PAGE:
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Excerpt from Rain Village by Carolyn Turgeon, plus links to reviews, author biography & more

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Rain Village

by Carolyn Turgeon

Rain Village by Carolyn Turgeon X
Rain Village by Carolyn Turgeon
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    Oct 2006, 320 pages

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I realized I was standing there with my mouth open, so I snapped it shut and forced myself toward the shelves. I picked an aisle without even looking and began wandering through it, running my fingers along the spines of the books. I stopped and plucked one off the shelf, stared at the black markings inside until I grew dizzy. I heard a sound then and looked up to see a couple standing at the end of the aisle, kissing. When a man turned in and started toward me, I nearly fell over with fear—until I realized he wasn’t paying me any mind at all, but was staring intently at something through a gap on one of the higher shelves.

Suddenly I heard the faint sound of sobbing. I looked around, startled, then tiptoed over, as far away from the man as possible, to peer through one of the openings myself.

I saw a woman with a scarf pulled over her face, sitting at the table and crying. Mary Finn sat across from her. I heard the shush of whispers but could not make out what they were saying. The two women were almost opposites: the one hunched over and covered from head to toe, the other awash in color, her black hair coiling down her bare arms, her tanned, freckled shoulders glimmering as if with oil. Mary’s eyes were intent on the woman across from her, and she reached out her hand to the woman, patted her arm. I moved closer, out of one row and into another, and another, where I could hear. It was one advantage of my size: I could move quietly, as if I were not there at all. By the time I was able to see again, Mary had set out a deck of cards—tarot cards, I would learn later—and was explaining them to the woman. Then, for a moment, the woman’s scarf slipped and I saw her face in profile, only for a split second before she quickly covered herself again. It was Mrs. Adams from down the road, I realized, shocked. But she was different now, rubbed raw and bare. I could see her sadness, slipping off her body like smoke.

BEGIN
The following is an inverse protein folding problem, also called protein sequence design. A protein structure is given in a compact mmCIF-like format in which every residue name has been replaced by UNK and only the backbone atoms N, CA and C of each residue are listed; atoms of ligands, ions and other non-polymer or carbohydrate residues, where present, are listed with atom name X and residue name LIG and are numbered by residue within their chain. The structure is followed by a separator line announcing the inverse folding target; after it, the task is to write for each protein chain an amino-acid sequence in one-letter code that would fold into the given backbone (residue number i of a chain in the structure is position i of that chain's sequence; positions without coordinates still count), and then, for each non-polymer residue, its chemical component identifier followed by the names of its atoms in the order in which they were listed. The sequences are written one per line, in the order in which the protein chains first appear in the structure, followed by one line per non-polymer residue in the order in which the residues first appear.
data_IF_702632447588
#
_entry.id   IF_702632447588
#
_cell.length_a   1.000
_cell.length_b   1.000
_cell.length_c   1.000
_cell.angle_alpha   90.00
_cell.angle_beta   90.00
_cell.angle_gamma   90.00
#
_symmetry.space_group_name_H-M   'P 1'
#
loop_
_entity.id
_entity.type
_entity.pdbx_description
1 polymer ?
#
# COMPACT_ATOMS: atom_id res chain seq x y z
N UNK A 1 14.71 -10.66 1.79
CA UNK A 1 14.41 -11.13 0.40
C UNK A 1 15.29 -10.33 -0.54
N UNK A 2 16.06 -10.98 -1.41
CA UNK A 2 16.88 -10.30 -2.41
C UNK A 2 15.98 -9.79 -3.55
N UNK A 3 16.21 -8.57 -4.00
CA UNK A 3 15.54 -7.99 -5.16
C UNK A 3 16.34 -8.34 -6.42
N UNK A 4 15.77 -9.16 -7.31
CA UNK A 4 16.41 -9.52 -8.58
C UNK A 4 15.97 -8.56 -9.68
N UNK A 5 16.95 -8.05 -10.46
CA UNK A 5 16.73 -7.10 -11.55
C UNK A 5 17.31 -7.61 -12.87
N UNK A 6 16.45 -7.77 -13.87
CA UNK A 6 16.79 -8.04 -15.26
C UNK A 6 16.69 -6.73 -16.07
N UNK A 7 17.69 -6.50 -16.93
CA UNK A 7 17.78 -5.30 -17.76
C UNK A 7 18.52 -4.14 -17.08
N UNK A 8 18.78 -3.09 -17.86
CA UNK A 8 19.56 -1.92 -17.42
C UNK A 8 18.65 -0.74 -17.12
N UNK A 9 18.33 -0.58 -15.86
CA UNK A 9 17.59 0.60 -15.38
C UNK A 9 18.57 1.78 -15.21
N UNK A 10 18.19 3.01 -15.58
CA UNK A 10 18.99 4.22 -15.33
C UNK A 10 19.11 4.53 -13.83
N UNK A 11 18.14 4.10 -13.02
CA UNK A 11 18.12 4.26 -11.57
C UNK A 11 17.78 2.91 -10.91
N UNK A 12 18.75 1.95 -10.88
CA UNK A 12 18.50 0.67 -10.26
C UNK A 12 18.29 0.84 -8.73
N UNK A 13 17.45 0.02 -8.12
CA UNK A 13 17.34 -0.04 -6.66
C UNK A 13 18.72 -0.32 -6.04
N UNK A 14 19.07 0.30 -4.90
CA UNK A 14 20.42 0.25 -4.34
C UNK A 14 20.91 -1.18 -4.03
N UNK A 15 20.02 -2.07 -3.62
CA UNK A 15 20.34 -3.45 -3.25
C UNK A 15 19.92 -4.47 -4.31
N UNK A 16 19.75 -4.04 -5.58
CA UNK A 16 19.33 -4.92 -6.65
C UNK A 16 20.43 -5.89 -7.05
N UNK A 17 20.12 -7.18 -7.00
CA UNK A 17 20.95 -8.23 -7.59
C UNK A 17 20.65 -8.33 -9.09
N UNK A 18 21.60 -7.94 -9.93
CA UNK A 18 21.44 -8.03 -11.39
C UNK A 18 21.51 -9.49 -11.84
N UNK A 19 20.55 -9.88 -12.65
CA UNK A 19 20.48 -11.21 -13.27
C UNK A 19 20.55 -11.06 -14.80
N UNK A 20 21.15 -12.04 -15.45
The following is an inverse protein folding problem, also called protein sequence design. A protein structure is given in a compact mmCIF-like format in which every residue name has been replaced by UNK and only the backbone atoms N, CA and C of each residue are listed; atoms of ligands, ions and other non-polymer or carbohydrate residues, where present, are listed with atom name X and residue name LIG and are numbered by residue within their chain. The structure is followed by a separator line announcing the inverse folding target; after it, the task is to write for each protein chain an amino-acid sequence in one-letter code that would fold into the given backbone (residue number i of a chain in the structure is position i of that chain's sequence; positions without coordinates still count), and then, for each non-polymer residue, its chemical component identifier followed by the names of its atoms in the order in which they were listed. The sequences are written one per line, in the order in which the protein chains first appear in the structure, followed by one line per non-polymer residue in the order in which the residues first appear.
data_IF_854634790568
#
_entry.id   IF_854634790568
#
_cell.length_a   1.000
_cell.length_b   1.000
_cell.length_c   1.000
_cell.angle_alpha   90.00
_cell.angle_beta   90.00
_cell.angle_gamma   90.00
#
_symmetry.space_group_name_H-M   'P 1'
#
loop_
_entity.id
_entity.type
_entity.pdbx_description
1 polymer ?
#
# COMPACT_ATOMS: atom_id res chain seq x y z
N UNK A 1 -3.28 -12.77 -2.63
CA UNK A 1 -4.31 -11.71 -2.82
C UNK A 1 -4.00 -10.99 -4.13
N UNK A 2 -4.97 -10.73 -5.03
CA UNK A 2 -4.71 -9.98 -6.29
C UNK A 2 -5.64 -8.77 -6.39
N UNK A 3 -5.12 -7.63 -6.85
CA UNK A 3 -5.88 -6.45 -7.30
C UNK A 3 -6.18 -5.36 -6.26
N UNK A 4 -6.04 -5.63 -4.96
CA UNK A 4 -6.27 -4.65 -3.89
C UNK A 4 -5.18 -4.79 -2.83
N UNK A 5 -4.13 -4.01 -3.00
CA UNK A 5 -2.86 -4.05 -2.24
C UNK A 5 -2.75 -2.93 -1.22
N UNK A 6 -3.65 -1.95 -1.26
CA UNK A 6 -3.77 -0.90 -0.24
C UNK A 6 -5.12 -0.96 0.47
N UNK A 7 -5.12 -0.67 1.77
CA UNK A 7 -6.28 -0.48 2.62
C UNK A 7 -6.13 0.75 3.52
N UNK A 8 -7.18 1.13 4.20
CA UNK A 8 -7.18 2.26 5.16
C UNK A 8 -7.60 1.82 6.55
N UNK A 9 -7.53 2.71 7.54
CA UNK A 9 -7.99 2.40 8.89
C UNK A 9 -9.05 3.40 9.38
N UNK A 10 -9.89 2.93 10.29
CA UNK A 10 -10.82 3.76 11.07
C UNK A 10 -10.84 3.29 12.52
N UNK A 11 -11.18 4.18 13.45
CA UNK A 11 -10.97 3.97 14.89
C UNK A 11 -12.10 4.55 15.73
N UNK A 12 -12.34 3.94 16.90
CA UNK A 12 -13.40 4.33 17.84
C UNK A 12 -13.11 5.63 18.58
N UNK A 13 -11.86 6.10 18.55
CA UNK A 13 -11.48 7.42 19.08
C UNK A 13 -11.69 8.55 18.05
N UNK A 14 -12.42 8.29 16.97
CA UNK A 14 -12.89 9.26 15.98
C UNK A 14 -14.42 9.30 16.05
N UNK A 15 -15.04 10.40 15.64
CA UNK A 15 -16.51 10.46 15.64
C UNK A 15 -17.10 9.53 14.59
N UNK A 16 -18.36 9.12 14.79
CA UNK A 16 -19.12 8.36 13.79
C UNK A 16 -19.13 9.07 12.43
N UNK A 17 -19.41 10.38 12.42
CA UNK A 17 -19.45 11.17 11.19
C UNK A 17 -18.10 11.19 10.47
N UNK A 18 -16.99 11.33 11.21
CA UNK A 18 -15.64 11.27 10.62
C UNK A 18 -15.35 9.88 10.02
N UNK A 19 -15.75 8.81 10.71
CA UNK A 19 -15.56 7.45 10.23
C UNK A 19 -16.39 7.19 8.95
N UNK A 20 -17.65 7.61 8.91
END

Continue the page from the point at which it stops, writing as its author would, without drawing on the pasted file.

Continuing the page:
“But how can I make him stay faithful?” I heard her whisper, her voice all twisted up from any way I’d ever heard it.

“I have no mind for vision or prophecies,” Mary whispered then. “I just know what the cards say. But if I were you I would wear a yellow skirt and toss yarrow root in his tea before bed. It will keep him close to home when he wants to wander.” She reached down and held up a handful of something green and glittering, then quickly wrapped it in a kerchief and slid it to Mrs. Adams.

“Thank you,” the woman whispered, wiping her face. Mary looked up then, straight at me, through the books. Her eyes like cat’s eyes, blue as sapphires. I ducked. A moment later I heard Mrs. Adams shuffling away, and prayed Mary was following her.

My heart pounded.

“What are you doing, little girl?” I heard Mary’s smoky, low voice over me and looked up. The scent of gingerbread wafted down the aisle.

“I’m sorry,” I whispered, but she just smiled and beckoned for me to come toward her.

“Have you come to visit me?” she asked. “These women, they always want my advice. They think I’m some kind of witch.” She made a spooky face and I laughed without thinking. “Then they ignore me on the streets, pretend they haven’t come by to tell me their heartbreaks and woes. They’re embarrassed that they have hearts at all, I think.”

I smiled. “I sneaked out of my house. I’ve never been here before.”

“Come,” she said. “There’s probably a line out the door by now.”

I began following her through the stacks to the front of the library, staring at her multicolored swirling skirt.

“Have you come for some books, too?” she asked, looking back.

I blushed. “I can’t read,” I said.

Excerpted from Rain Village by Carolyn Turgeon. Copyright © 2006 by Carolyn Turgeon. Excerpted by permission of Unbridled Books. All rights reserved. No part of this excerpt may be reproduced or reprinted without permission in writing from the publisher.

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